Bandcamp Picks

Bandcamp Picks of the Week 4/1/20


Bandcamp Picks of the Week is back and better than ever

Bandcamp Picks Loving


Genre: Lo-Fi Folk

Favorite Tracks: “Visions,” “Only She Knows,” “Write A River,” “Stranger To Yourself”

Loving’s IF I AM ONLY MY THOUGHTS is perfect morning music, capturing the stillness of the sun finding its place in the still-young sky. The Canadian folk trio’s debut radiates with calming simplicity, emulating a mix of sounds ranging from Fleet Foxes or Nick Drake to Bossa nova and the electric vibey soul of acts like SALES or Banes World. It’s passive music that feels deeply present—that these songs appear on Spotify branded playlists entitled “The Stress Buster” or “The Most Beautiful Songs In The World” tells you more about the vibe than any actual influence. But make no mistake, IF I AM ONLY MY THOUGHTS top to bottom hums with a tired wistfulness that no algorithm could truly pick up on, the wilderness trek Loving seem to soundtrack nearing its end the moment we hear David Parry’s voice on opener “Visions.” While certainly the more built-out production on tracks like “Simple Moon” and “Lately In Another Time” give the record an elevated sense of focus, far cries from the stripped down wireworkings of their self-titled EP, there’s something deeply comforting about the raw plainness and beauty of the lo-fi guitar strumming on closer “Stranger To Yourself.” If you need something to quell your anxious mind in the morning, Loving’s IF I AM ONLY MY THOUGHTS will do the trick. Check it out on Bandcamp.

Bandcamp Picks Star Parks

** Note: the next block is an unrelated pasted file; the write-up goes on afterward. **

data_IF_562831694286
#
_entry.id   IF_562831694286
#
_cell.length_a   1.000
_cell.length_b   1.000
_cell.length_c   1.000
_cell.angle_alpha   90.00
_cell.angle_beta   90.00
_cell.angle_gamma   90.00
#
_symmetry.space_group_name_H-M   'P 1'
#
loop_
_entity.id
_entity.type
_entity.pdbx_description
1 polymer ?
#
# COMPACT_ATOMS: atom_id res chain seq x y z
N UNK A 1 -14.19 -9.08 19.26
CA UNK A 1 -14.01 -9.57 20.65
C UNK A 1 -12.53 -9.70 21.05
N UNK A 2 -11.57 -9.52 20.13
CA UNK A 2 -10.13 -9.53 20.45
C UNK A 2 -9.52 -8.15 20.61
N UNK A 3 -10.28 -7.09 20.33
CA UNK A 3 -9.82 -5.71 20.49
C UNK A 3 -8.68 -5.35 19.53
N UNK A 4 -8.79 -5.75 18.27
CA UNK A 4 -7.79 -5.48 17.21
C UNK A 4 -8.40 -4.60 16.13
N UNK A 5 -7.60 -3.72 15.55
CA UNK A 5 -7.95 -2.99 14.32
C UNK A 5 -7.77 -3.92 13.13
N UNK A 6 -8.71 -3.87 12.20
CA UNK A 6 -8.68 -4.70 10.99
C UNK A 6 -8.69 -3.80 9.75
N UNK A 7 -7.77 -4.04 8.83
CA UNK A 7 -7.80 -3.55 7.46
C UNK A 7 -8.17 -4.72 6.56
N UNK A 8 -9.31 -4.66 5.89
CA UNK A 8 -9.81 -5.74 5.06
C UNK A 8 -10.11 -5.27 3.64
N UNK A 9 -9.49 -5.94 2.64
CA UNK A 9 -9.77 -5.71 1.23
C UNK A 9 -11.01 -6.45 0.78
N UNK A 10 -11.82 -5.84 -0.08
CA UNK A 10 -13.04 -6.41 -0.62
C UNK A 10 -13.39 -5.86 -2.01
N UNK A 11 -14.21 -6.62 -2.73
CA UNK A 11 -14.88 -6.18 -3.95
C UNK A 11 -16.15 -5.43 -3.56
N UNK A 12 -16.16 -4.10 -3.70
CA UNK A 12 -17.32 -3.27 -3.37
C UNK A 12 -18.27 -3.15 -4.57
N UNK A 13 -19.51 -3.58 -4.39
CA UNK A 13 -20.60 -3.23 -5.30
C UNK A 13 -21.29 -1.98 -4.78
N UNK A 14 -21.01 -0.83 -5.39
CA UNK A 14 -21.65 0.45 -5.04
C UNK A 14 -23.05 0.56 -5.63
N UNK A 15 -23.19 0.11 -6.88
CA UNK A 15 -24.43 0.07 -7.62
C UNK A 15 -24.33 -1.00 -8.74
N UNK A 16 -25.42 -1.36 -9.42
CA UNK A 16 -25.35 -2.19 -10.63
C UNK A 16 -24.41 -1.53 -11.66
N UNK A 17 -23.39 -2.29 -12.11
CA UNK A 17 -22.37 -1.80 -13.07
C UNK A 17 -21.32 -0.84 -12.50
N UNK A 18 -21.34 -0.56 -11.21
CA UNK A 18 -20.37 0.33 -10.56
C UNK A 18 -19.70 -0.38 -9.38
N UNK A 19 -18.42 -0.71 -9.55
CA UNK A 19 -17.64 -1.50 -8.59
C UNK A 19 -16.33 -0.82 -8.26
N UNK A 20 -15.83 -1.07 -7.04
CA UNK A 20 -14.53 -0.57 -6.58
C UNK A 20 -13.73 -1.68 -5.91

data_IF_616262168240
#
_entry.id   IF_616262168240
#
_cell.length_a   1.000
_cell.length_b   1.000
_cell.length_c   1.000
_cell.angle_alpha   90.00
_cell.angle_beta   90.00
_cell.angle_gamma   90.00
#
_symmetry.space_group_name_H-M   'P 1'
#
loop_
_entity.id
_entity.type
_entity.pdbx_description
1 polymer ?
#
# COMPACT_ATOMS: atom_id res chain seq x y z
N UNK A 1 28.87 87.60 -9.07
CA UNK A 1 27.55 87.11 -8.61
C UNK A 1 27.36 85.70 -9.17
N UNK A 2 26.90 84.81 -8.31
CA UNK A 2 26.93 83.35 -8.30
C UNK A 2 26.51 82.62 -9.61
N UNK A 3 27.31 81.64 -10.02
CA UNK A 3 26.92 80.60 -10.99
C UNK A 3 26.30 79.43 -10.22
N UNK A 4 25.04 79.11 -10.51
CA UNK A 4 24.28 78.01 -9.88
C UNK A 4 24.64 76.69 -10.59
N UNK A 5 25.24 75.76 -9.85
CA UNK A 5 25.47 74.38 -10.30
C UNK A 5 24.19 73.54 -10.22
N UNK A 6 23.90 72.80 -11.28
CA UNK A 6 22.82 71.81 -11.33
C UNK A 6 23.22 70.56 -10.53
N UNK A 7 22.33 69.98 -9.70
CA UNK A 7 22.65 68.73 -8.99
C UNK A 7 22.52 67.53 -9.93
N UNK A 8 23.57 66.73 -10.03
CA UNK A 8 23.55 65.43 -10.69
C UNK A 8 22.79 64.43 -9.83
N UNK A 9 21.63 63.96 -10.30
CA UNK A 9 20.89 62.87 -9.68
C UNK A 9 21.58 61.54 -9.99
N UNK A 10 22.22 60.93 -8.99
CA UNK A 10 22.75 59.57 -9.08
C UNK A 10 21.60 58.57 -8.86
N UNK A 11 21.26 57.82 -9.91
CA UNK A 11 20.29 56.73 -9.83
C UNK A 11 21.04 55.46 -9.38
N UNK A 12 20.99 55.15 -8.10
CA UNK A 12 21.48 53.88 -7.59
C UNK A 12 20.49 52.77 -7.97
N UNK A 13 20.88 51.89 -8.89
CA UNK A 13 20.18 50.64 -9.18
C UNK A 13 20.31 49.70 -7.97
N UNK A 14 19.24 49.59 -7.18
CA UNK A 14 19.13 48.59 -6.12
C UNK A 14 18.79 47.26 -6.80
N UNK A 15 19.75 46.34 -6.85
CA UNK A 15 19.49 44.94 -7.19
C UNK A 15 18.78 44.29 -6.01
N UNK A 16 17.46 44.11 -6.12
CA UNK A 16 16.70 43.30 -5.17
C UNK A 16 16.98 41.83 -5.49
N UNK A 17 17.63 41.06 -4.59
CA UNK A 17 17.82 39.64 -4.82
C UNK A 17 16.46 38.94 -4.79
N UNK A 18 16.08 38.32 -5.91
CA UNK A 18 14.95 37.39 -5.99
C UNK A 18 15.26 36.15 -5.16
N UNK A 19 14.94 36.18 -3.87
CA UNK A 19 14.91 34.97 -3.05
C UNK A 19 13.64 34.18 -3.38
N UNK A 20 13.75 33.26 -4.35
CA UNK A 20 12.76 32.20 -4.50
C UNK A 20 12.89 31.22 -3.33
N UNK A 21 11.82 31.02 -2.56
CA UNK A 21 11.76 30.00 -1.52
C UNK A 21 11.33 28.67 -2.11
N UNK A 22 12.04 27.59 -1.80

Genre: Lounge Dream Pop

Favorite Tracks: “Something More,” “Oh Boredom (Schmaltz City, USA),” “Ask Me,” “All Your Saturdays At Once”

You can hear the ad in your mind’s eye listening to opener “Palm Sunday,” a jive ‘50s announcer reading “step right up, experience the new sounds of late capitalism!” as the piano and whimsical vocal hums play over gaudy, tacky, vintage vacation footage. It’s not exactly what I would’ve assumed the soundtrack to late capitalism would have been, but “Palm Sunday” is indie rock Hollywood crooning with all the swelling and excess you could hope for, extravagant to the point of gaudy in a way that few indie rock bands try to be. Yet that’s what makes Star Parks’ latest such a fun listen, lush in its own way while almost unsettling, all the while delivering song after song that really grab you. A vibrant, theatrical listen, THE NEW SOUNDS OF LATE CAPITALISM is first-class vacations to Florida, marching band-led parades, the home shopping network, and overspending on the Stepford house with the white picket fence in the suburbs all combining into this deluge of impressively catchy but exhaustively superfluous songs, fireworks ready to go off at any minute. From markedly bright horns on standout tracks like the unhinging march “Something More” or fluttering “Landlady” to the rich saxophone on dancefloor boogie “Oh Boredom (Schmaltz City, USA),” the album teeters in and out of uncanniness. When it does finally just give us that pleasing, on-the-beach relaxant we’ve been looking for on closer “All Your Saturdays At Once,” you’ll feel a teensy bit exhausted at just how many different sounds you took in, brassy folk music colliding with ‘50s TV themes and impassioned indie rock exotica and lo-fi surf tunes in such a brash way, and to some degree I think that’s the point. Succumb to THE NEW SOUNDS OF LATE CAPITALISM over on Star Park’s Bandcamp.

CJ Simonson
CJ Simonson is Merry-Go-Round's Editor-in-Chief and representative for all things Arizona. The only thing he knows for certain is that "I Can Feel The Fire" by Ronnie Wood is the greatest closing credits song never used in a Wes Anderson movie. Get on that, Wes.

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